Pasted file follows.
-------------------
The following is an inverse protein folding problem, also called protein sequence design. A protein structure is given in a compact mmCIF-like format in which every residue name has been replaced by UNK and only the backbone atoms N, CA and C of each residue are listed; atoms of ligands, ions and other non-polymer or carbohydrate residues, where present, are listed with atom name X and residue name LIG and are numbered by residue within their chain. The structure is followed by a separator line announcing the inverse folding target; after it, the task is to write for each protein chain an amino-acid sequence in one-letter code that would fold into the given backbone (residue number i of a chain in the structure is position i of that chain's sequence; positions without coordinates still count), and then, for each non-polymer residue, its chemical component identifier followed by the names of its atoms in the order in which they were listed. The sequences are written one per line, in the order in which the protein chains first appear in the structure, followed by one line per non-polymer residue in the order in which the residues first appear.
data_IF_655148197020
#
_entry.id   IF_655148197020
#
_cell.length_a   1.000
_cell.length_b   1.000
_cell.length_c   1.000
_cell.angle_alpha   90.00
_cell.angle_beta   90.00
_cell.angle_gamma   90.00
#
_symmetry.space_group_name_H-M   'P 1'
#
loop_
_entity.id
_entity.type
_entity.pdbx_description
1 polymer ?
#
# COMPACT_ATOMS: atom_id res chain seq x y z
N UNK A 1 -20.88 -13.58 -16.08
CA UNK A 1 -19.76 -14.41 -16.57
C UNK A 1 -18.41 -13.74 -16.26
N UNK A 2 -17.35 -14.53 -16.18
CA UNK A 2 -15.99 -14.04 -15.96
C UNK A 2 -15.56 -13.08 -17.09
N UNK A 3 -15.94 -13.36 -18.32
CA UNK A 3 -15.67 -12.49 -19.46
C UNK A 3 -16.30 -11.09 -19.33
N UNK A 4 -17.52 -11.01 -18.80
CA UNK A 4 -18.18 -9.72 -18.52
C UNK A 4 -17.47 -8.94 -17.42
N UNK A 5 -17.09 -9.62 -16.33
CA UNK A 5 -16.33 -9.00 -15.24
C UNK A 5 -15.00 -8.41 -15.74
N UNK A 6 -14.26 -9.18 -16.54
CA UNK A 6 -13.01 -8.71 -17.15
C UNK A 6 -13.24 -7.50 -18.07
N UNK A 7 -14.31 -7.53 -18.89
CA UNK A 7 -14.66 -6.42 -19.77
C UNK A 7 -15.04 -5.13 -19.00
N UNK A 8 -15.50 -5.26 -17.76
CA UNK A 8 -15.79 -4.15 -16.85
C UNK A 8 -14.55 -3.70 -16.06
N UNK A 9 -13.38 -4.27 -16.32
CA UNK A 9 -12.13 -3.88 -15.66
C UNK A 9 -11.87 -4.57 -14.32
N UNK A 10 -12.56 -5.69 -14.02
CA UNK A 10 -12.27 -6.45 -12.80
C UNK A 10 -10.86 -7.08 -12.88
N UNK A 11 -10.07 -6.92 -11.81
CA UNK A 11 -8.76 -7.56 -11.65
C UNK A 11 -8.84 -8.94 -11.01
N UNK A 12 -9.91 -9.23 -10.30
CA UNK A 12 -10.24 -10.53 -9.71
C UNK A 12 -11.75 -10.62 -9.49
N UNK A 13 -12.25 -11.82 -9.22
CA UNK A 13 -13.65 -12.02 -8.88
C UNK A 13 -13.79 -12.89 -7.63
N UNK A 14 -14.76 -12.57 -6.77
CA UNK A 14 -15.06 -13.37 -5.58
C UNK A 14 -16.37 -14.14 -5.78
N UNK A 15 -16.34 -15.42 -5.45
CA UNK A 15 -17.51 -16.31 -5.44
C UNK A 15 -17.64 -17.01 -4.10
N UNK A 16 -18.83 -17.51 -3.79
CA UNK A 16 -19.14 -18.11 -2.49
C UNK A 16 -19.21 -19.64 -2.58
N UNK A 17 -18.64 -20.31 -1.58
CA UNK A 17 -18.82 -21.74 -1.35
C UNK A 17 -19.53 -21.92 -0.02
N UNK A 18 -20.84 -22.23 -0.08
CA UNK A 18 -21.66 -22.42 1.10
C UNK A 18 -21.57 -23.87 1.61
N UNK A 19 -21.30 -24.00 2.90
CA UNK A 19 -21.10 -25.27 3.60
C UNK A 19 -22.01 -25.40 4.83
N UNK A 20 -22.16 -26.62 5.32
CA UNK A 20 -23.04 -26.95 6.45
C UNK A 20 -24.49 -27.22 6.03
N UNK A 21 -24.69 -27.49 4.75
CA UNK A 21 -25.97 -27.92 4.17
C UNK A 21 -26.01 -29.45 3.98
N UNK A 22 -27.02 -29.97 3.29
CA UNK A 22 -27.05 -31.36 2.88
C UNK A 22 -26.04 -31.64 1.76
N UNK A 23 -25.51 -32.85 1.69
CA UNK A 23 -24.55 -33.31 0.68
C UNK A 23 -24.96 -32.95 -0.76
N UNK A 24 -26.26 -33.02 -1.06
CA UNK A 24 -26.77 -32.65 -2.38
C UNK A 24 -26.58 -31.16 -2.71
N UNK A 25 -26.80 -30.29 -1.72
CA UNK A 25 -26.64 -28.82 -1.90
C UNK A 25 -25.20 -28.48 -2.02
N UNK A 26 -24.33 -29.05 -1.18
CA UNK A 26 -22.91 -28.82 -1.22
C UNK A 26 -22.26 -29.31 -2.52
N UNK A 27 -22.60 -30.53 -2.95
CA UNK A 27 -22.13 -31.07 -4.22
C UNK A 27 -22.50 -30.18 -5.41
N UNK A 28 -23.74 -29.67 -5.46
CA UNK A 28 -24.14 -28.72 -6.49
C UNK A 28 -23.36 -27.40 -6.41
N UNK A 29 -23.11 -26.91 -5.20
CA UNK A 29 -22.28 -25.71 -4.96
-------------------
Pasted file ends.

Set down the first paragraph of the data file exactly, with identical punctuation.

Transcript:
The following is an inverse protein folding problem, also called protein sequence design. A protein structure is given in a compact mmCIF-like format in which every residue name has been replaced by UNK and only the backbone atoms N, CA and C of each residue are listed; atoms of ligands, ions and other non-polymer or carbohydrate residues, where present, are listed with atom name X and residue name LIG and are numbered by residue within their chain. The structure is followed by a separator line announcing the inverse folding target; after it, the task is to write for each protein chain an amino-acid sequence in one-letter code that would fold into the given backbone (residue number i of a chain in the structure is position i of that chain's sequence; positions without coordinates still count), and then, for each non-polymer residue, its chemical component identifier followed by the names of its atoms in the order in which they were listed. The sequences are written one per line, in the order in which the protein chains first appear in the structure, followed by one line per non-polymer residue in the order in which the residues first appear.